The terrorists want to destroy universal values of freedom and tolerance. If Europe fails refugees it is a kind of victory for them

Spain has been a model of solidarity in the three days since the terror attacks that killed 14 people in Barcelona and Cabrils. That number is now known to include the seven-year-old Julian Cadman, who had dual British-Australian nationality and whose engaging image has been on front pages. He had been missing since the savage vehicle attack on Thursday afternoon. On Sunday morning the king and queen led the mourners at a service in La Sagrada Familia, Barcelona’s cathedral, which, perhaps paradoxically in the circumstances, was conceived by Antoni Gaudí as a paeon to faith and nationalism. More than 1,500 people packed the church, while nearby Las Ramblas continued to be a focus for grief and resistance.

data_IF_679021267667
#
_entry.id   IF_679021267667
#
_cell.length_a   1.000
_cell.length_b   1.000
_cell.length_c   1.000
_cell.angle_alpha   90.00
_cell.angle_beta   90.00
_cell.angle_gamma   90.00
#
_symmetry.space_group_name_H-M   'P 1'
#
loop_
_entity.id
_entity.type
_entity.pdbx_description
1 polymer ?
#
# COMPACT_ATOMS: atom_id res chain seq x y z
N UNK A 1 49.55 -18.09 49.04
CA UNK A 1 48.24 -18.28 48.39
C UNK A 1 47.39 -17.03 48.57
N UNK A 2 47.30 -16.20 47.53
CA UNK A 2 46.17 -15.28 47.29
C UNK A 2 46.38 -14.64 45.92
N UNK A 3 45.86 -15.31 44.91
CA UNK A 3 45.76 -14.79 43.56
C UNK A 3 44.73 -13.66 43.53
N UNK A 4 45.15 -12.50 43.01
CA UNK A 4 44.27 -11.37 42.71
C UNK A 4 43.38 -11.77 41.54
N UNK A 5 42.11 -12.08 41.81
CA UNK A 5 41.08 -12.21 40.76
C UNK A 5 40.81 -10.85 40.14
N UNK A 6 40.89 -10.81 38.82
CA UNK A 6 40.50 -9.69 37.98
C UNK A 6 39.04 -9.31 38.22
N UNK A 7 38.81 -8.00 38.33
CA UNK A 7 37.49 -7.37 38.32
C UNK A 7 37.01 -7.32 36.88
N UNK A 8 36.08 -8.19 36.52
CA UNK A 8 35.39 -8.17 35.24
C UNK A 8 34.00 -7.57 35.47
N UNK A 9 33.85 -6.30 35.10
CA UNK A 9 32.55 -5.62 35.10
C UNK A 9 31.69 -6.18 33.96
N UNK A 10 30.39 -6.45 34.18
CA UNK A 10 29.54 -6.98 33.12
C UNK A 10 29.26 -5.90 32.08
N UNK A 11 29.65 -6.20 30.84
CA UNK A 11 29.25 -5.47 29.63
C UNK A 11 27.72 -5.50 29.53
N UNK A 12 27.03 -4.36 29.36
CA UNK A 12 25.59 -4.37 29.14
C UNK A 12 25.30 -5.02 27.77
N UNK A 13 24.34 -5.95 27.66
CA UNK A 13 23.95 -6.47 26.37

But behind the solidarity, Spain’s national cohesion faces more stresses than in most European countries. At least eight of the terrorists appear to have grown up in one small town, Ripoll. Their horrified families are blaming Abdelbaki Es Satty, the imam of one of the town’s mosques, for radicalising their sons. The small community, where one in 10 residents is a migrant, is in a state of shock to discover that football-loving kids who appeared entirely comfortable with their Spanish identity set out on such a murderous course. Police, who are investigating what they now say was a plot to launch a huge terror attack, are trying to establish whether the imam died in a gas explosion that destroyed a house last Wednesday.

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